As a decade-long push to make a national park out of Samuel Colt’s 19th-century gun factory won approval, elected officials hailed the project as a way to boost one of Hartford’s poorest neighborhoods and honor the revolver as a marvel of manufacturing. Notably absent from the celebrating was Colt’s Manufacturing Co., as it and other gun makers say a strict gun control law has left them feeling unwelcome in the state.
The factory, distinguished by its blue onion-shaped dome, opened in 1855 and is perhaps the best-known symbol of an era when gun companies in the Connecticut River valley helped to pioneer the concept of interchangeable parts and drive the Industrial Revolution.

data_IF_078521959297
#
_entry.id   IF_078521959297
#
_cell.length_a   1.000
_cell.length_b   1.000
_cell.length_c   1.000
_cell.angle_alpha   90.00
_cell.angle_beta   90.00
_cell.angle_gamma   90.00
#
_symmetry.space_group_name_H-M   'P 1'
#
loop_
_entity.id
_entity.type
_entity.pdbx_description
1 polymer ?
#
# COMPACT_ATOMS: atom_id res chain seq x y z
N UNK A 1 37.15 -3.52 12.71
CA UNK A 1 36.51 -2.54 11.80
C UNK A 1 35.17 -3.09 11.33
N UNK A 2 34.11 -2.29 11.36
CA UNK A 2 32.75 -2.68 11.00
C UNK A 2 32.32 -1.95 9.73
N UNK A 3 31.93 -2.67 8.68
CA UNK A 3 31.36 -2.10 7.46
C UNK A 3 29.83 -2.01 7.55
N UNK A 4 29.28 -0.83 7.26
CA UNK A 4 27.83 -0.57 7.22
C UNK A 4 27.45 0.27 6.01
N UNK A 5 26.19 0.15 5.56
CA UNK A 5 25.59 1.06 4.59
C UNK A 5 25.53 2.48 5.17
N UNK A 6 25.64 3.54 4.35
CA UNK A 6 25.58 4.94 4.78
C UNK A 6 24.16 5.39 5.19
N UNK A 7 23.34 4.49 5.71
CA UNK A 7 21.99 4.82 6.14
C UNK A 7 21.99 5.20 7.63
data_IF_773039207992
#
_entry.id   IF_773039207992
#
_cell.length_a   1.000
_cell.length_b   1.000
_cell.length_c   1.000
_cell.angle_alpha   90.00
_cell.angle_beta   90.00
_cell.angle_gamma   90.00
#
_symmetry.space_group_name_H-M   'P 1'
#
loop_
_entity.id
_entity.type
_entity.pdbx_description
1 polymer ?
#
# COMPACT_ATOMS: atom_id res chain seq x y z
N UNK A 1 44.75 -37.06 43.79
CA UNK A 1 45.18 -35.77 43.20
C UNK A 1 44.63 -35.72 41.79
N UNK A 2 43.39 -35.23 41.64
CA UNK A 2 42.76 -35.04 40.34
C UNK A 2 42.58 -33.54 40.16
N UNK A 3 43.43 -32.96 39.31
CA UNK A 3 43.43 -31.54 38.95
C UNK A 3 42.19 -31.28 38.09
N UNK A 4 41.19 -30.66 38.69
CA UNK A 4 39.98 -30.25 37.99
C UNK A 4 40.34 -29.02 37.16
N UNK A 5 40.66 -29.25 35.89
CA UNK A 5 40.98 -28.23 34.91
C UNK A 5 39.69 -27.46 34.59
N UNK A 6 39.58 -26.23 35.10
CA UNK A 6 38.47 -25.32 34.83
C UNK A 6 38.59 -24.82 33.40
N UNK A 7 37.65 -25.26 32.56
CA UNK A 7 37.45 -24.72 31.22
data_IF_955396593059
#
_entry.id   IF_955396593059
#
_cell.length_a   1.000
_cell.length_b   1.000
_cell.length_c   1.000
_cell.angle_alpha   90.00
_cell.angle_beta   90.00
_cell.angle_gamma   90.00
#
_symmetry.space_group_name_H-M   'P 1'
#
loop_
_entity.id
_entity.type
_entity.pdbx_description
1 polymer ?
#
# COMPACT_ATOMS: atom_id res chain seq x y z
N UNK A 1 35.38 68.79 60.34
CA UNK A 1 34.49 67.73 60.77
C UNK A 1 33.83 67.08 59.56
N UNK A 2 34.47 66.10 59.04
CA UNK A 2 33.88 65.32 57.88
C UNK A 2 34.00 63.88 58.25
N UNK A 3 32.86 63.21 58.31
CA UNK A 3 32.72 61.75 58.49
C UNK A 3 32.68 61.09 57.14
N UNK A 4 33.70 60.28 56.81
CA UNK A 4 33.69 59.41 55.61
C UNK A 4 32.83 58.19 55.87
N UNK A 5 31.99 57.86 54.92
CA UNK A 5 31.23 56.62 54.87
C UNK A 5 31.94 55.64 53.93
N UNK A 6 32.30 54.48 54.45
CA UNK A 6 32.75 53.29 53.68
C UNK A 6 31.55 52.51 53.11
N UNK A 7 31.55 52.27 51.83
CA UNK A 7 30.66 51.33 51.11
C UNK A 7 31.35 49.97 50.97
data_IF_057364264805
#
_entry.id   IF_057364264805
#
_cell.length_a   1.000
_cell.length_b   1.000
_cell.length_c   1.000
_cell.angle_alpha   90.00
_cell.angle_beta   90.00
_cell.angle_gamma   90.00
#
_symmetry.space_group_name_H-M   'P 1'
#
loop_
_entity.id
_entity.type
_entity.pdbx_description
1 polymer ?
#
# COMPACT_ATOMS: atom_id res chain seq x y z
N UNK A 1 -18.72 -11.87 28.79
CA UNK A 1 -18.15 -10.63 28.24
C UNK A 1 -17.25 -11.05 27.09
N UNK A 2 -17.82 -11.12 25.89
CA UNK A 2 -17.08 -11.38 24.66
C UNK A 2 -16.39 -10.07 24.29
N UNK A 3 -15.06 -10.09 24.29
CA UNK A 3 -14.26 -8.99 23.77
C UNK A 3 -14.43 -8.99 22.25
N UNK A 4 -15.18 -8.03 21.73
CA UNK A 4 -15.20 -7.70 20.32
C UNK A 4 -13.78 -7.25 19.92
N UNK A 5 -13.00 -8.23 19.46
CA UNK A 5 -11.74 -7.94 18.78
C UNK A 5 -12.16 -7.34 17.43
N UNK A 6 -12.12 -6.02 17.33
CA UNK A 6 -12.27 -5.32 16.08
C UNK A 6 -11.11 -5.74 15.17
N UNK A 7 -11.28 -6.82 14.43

While New England politics have not been seen as friendly to guns for years, the relationship between gun makers and leaders who championed gun control became bitter after Connecticut adopted one of the country’s toughest gun control laws following the 2012 Newtown elementary school shooting. A gun industry association withdrew its support for the park project, and Colt executives, who closed the factory in West Hartford one day last year so workers could protest the gun legislation, have declined to discuss it.
The project’s leading advocate in Congress, U.S. Rep. John Larson, a Democrat, said in an interview that the park could provide a forum for discussions of Colt’s historical significance and issues including modern-day gun violence.